Cobb Douglas II: This Time It’s With Intensity!

So far when we talk about the behavioral relationship between the variables of interest, we are talking about the Cobb-Douglas production function. This relates output per worker (real GDP per capita, Y/L), capital stock per worker and labor efficiency (or technology). That function looks something like this:

Cobb Douglas Production Function

However, whenever we talk about equilibrium, we always talk in terms of the capital-output ratio. For instance, in the no-growth model, the equilibrium condition was shown to be:

Equilibrium 2

And in the constant-growth case, the equilibrium condition was:

Equilibrium with Labor and Efficiency Growth

So it might help us if we rewrote the production function relating output per worker (or real GDP per capita) with capital intensity or the capital-output ratio. That production function looks like this:

Cobb Douglas - The Sequel

Let’s call this production function the sequel, since like a Hollywood sequel, it has the same principle characters (but in different form), it is basically the same formula, and you get the same thing from both.

Now let’s take a look at what this function looks like, and what happens when we vary alpha, (the diminishing-returns-parameter):

Varying Alpha in the Cobb Douglas Sequel
The Cobb Douglas “sequel” for increasing alpha. Note that increasing alpha increases overall output for any given capital intensity. Also, a lower alpha causes a slower increase in output as capital intensity increases, compared to a higher alpha (the line is flatter and “less curvy” for lower alpha).

As you can see, increasing alpha gives higher capital per worker for a given level of capital intensity. Also, a higher alpha will cause the line to be steeper and increase output per worker faster for a given increase in capital intensity. Below is the change in Cobb Douglas: The Sequel, for increases in labor efficiency, E.

Cobb Douglas - The Sequel for Varying levels of Efficiency
Output per worker increases with increases in efficiency (E), and the growth is proportionate. That is (for instance), a five-fold increase in E will cause a corresponding five-fold increase in output per worker.

Thus, increases in labor efficiency cause corresponding increases in output per worker.

All the datasets that created the graphs above have been uploaded to the ‘Handouts’ section to the right. I encourage you to explore the data, change the numbers and see how that affects the shape and level of the curve.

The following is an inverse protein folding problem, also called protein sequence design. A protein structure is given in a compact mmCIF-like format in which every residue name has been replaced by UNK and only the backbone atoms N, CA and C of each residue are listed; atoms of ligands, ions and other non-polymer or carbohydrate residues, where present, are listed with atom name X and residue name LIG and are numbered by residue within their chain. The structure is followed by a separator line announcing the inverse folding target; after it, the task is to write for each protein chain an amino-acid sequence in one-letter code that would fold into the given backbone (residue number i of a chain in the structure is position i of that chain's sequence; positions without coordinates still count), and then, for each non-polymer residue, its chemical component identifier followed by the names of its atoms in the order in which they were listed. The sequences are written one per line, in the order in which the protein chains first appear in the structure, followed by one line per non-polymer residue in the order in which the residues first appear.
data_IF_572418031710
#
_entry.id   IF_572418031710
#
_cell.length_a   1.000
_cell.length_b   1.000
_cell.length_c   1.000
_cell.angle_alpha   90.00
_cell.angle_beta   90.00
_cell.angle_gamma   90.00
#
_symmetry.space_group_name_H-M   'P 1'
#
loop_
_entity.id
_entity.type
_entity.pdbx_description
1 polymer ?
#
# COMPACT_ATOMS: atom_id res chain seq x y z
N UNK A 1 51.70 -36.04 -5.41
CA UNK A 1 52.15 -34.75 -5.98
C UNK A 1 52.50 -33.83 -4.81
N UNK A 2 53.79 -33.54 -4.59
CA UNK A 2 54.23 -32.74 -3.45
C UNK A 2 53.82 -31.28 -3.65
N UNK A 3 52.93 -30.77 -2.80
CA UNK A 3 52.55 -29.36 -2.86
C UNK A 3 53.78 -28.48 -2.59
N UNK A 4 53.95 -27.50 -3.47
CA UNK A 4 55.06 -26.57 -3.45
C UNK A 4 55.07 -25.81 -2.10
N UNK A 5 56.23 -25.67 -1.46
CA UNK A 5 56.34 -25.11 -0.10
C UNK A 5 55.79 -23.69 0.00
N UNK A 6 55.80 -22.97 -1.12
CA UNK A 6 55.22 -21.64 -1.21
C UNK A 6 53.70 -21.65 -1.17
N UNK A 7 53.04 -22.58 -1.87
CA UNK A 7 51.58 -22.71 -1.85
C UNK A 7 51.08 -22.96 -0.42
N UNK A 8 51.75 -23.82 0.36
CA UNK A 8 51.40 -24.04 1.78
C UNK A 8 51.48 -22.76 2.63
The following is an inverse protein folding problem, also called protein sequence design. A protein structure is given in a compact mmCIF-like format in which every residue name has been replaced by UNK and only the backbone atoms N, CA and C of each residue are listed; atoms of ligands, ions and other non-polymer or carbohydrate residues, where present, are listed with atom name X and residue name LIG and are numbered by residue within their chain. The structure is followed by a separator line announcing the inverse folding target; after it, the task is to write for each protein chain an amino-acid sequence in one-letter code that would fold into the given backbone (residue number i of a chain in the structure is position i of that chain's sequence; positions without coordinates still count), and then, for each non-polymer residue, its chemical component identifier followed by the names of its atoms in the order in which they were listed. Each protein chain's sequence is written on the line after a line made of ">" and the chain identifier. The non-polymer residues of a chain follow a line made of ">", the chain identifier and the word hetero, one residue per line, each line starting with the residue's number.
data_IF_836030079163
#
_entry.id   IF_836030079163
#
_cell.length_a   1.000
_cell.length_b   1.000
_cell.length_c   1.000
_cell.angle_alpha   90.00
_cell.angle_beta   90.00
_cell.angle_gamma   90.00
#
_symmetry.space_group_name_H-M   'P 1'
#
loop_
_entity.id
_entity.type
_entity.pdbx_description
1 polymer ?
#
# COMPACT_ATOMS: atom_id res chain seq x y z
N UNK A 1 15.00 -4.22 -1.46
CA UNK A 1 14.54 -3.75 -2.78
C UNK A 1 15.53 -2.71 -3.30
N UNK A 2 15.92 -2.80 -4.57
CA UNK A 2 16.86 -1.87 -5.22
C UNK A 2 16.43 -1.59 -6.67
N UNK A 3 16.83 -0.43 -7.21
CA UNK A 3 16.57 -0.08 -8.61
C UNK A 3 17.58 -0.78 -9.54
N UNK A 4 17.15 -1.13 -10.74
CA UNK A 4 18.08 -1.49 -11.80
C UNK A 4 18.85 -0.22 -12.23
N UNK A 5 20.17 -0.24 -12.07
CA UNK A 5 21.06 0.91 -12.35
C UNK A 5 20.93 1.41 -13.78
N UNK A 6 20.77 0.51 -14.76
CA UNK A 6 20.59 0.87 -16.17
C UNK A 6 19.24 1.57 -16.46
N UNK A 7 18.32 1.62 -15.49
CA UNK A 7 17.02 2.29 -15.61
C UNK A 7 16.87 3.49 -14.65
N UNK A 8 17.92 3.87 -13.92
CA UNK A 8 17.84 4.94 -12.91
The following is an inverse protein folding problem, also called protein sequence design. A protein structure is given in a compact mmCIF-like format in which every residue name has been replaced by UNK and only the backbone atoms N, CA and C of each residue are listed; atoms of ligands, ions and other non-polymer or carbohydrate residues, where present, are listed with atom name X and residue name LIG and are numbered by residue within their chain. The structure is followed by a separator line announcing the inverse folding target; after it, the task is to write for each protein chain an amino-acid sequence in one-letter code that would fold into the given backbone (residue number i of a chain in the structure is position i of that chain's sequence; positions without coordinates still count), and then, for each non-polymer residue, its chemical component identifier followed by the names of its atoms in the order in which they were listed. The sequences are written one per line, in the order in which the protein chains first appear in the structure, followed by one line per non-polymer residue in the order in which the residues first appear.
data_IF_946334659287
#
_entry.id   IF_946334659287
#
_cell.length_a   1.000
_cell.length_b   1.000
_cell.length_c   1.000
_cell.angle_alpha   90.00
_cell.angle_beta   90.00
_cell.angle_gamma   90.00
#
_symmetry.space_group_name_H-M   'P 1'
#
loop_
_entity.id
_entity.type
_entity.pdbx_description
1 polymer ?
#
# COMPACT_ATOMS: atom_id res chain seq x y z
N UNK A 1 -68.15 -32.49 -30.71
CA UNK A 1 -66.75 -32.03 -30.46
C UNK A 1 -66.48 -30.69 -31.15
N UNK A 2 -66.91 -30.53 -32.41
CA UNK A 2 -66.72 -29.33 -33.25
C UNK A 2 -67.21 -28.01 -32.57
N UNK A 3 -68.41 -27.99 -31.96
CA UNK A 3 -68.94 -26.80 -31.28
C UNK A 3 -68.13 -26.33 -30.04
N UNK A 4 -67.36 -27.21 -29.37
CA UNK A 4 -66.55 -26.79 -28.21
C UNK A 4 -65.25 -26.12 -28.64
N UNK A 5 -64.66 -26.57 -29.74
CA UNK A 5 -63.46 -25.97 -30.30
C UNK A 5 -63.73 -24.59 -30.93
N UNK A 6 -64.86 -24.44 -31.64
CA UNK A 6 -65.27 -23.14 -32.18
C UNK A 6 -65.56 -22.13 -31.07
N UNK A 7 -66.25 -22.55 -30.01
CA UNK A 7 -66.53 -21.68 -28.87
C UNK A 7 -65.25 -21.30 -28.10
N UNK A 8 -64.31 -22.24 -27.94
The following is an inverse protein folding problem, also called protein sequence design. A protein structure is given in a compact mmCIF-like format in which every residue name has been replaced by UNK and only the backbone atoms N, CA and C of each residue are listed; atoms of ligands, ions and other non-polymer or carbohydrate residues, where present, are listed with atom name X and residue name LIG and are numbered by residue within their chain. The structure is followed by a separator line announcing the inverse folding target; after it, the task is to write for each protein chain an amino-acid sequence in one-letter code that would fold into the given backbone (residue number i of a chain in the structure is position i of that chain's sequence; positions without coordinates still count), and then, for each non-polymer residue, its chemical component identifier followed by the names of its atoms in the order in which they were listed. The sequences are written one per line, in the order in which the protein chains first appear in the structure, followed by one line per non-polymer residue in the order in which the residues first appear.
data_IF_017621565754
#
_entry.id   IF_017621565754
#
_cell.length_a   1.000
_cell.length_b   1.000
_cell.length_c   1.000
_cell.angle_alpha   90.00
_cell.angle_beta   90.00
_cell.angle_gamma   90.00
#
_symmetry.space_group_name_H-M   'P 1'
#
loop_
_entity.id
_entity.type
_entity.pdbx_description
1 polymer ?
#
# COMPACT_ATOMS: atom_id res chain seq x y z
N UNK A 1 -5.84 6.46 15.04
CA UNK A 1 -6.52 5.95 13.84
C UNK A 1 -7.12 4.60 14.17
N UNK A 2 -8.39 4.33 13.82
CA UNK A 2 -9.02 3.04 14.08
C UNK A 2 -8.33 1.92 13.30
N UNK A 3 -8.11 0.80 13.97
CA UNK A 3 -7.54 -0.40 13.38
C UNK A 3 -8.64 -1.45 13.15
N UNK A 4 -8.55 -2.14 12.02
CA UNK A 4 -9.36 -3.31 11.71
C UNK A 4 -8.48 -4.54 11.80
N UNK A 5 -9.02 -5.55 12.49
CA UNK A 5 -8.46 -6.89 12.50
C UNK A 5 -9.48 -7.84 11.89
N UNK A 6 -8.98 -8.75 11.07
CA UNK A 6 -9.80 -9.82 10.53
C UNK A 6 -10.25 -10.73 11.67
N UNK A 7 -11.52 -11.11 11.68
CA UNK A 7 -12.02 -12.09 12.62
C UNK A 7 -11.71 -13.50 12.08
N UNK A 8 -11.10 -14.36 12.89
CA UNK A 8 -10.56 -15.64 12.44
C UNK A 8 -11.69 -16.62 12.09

About the relationship of Cobb Douglas: The Sequel with g (the growth rate of efficiency) This relationship is nonexistent. Since the production function is a “snapshot in time” and talks only about a specific time-period, we cannot have a single production function showing changes g. In class, I meant to have the slide show the relationship with the steady-state capital-labor ratio and g, NOT the Cobb Douglas Sequel and g. Apologies for the confusion. I’ve removed that slide and will replace it for the next class.

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6 comments for “Cobb Douglas II: This Time It’s With Intensity!

  1. Andrea Ringer
    February 6, 2008 at 1:04 pm

    Changingthe production function from one focusing on capital labor ratio to a function focusing on capital output ratio:

    multiply K/Y by Y/L

    regroup K/Y and Y/L by raising them seperately to alpha

    divide out both sides by (Y/L) raised to alpha

    raise both sides now to the 1/(1-alpha) power, which gets Y/L alone on the left side.

    The result is the capital output ratio form of the production function.

  2. Arnav
    February 6, 2008 at 5:35 pm

    Unfortunately, that’s not right, Andrea. Someone else still has a chance…

  3. Aaron Ordower
    February 6, 2008 at 10:35 pm

    Multiply (K/L)^a(E)^(1-a) by [1/(1-alpha)/1/(1-alpha)]
    Then you get the new:

  4. Nathaniel Futterman
    February 6, 2008 at 11:00 pm

    First, set the two equal to each other, since both equal Y/L.
    (K/L)^alpha * E^(1-alpha) = (K/Y)^(alpha/(1-alpha)) * E

    Next, divide both sides by E. This simplifies to:
    ((K/L)^alpha)/(E^alpha) = (K/Y)^(alpha/(1-alpha))

    Then, if you take the alpha-root of each side, you get:
    (K/L)/E = (K/Y)^(1/(1-alpha))

    Next, multiply both sides by E. You get:
    (K/L) = (K/Y)^(1/(1-alpha)) * E

    Once you have this equality, you can substitute this into the original equation for K/L.
    Thus, you have:
    (Y/L) = ( (K/Y)^(1/(1-alpha)) * E )^alpha * E^(1-a)

    When you multiply this all out, you are left with:
    Y/L = (K/Y)^(alpha/(1-alpha)) * E^alpha * E^(1-alpha)

    which equals
    Y/L = (K/Y)^(alpha/(1-alpha)) * E

    which is the second equation.

  5. Christopher Desvernine
    February 7, 2008 at 2:31 pm

    Y/L = (K/L)^alpha (E)^(1-alpha)

    First step: Raise both sides to 1/(1-alpha)

    (Y/L)^(1/(1-alpha)) = (K/L)^(alpha/(1-alpha)) * (E)

    Second step: Find a multiplicative factor that will yield Y/L. So, multiply both sides by (Y/L)^(-alpha/(1-alpha)).

    Y/L = (K/L)^(alpha/(1-alpha)) (Y/L)^(-alpha/(1-alpha)) * (E)

    Final step: Regroup.

    Y/L = (K/Y)^(alpha/(1-alpha)) * (E)

  6. Arnav
    February 7, 2008 at 8:59 pm

    Excellent jobs – Nathaniel and Christopher. Extra kudos to both of you for not mentally “copy-pasting” from the book. I think for that you both deserve the bonus half-point.

    Sorry Aaron, I’m not quite clear about that multiplicative factor of yours…

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